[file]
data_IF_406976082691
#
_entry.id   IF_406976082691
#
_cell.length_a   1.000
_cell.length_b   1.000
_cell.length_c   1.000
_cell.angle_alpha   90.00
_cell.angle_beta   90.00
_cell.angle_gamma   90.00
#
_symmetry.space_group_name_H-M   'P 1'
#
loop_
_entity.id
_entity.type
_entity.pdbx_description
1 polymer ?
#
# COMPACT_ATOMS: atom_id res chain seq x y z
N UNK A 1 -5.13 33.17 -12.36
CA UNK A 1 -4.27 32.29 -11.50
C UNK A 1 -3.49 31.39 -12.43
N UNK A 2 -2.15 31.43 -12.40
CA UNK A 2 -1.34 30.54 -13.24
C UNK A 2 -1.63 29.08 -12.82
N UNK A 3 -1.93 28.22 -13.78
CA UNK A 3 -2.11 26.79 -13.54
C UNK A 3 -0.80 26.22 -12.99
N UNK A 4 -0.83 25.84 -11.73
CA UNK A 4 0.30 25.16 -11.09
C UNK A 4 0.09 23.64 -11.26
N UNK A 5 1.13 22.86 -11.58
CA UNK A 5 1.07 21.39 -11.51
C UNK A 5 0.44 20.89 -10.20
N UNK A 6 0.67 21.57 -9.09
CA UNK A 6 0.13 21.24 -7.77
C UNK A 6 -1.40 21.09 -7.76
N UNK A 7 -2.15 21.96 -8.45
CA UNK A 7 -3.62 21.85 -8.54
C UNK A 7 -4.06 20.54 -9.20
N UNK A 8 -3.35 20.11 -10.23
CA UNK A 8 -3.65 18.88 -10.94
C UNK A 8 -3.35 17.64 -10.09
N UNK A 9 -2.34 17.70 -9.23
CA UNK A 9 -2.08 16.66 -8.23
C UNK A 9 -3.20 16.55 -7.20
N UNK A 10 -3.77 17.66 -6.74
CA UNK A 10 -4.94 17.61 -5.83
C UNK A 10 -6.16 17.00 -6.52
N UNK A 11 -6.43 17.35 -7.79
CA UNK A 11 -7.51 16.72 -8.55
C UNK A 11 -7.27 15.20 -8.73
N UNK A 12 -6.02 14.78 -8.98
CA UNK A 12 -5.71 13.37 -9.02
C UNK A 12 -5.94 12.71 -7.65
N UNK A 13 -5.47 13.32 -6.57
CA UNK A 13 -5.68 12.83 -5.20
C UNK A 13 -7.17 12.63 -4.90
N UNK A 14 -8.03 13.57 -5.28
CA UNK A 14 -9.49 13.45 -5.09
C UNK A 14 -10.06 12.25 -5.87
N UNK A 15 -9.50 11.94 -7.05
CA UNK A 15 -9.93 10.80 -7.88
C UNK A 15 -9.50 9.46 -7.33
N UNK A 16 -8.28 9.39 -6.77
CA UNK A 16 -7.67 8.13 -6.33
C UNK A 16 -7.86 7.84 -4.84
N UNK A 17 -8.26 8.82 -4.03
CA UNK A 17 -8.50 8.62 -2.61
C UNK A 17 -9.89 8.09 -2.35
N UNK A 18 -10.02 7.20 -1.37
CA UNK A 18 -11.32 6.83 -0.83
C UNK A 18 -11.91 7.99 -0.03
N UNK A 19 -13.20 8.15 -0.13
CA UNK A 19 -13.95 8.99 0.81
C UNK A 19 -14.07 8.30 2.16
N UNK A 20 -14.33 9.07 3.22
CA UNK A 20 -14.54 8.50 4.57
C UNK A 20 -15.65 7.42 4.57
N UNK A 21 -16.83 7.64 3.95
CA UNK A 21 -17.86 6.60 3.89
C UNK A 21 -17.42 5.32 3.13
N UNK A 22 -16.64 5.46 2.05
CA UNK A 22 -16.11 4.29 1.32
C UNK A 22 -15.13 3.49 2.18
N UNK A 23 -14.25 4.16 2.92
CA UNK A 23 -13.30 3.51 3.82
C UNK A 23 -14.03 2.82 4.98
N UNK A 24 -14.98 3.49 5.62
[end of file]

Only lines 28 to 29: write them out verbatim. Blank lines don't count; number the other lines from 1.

CA UNK A 3 -2.11 26.79 -13.54
C UNK A 3 -0.80 26.22 -12.99